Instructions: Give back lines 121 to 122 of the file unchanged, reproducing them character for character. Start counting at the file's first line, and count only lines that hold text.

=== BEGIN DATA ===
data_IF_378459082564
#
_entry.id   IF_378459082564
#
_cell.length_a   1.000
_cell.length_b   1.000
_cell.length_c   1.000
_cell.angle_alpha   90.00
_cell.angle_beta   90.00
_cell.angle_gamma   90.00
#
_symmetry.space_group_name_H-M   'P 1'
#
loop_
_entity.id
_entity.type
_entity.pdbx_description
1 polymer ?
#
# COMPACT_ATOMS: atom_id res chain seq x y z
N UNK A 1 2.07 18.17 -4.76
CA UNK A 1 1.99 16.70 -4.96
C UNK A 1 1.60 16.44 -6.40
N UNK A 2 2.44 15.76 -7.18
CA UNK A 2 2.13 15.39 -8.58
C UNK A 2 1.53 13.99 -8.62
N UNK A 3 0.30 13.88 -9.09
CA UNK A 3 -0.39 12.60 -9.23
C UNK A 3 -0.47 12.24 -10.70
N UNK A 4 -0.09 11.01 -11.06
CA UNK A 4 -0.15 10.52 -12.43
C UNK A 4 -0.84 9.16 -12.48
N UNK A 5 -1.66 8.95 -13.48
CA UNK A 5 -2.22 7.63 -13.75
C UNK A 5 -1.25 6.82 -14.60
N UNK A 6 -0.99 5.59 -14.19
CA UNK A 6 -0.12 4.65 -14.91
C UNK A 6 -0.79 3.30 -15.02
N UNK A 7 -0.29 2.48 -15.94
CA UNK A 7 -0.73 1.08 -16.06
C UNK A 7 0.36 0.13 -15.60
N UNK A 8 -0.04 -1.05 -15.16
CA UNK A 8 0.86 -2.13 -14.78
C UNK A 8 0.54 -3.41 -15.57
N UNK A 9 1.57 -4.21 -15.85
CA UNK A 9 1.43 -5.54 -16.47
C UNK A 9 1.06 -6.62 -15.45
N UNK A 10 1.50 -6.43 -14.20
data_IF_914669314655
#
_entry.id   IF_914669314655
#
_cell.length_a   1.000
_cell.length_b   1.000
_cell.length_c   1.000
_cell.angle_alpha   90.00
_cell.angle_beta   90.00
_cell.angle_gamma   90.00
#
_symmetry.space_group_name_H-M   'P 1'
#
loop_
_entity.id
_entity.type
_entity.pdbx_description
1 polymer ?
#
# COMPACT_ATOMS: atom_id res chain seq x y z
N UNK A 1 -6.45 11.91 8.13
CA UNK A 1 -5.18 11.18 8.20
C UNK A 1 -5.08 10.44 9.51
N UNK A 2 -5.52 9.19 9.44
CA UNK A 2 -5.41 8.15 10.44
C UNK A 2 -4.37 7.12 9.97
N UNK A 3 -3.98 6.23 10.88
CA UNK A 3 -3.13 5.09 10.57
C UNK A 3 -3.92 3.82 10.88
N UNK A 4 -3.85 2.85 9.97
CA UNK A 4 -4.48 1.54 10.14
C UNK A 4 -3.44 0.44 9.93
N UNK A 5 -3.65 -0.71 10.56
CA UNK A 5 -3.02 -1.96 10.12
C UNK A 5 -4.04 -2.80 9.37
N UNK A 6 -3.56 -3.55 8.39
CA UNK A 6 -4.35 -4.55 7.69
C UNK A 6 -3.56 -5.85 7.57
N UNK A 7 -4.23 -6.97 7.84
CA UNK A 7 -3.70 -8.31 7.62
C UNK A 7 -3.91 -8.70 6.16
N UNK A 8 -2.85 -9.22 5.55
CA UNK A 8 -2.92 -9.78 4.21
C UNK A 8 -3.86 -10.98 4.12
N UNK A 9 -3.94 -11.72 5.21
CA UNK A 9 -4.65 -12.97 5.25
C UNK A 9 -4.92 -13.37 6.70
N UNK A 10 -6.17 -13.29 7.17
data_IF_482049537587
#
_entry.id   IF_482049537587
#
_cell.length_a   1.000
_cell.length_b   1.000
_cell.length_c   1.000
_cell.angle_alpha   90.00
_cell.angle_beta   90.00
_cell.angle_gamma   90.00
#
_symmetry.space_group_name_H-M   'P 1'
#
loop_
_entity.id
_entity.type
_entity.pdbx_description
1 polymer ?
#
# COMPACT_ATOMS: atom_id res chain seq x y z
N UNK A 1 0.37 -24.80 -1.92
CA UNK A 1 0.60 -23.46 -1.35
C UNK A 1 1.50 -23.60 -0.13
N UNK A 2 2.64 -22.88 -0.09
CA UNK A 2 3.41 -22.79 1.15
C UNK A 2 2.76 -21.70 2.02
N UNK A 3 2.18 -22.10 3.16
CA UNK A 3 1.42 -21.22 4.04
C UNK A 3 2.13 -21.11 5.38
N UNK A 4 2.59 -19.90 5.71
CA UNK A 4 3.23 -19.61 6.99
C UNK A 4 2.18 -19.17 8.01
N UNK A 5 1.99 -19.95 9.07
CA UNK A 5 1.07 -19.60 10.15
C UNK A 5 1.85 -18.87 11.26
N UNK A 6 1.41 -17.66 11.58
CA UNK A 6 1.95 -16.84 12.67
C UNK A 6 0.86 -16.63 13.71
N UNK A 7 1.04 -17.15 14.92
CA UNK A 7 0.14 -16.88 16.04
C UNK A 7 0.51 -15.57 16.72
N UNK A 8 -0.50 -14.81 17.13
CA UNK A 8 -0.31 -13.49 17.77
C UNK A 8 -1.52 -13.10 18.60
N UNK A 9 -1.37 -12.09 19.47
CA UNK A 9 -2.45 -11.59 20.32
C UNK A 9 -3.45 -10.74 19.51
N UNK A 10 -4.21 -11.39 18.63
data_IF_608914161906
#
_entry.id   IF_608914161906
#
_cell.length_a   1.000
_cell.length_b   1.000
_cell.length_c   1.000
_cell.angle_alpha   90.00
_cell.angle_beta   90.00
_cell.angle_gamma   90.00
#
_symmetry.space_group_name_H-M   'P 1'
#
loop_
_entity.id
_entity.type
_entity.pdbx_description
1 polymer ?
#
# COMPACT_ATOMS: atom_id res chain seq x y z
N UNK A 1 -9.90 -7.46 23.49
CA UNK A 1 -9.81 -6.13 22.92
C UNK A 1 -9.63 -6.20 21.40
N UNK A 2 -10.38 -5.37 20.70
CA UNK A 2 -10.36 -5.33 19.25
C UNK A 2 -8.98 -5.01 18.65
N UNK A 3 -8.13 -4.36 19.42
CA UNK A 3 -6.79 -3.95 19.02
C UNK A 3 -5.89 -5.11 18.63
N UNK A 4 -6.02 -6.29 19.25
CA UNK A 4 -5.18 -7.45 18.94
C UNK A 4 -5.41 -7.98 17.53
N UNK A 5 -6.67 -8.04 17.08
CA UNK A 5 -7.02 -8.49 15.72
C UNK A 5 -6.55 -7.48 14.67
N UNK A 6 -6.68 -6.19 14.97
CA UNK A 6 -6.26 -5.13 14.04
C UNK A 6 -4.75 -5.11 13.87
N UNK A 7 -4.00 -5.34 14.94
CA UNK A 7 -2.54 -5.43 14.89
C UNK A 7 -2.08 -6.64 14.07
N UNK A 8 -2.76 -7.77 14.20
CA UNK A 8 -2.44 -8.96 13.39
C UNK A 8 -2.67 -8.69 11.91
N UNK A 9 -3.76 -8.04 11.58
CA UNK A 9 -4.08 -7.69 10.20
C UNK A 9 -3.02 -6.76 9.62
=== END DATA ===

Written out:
CA UNK A 2 3.41 -22.79 1.15
C UNK A 2 2.76 -21.70 2.02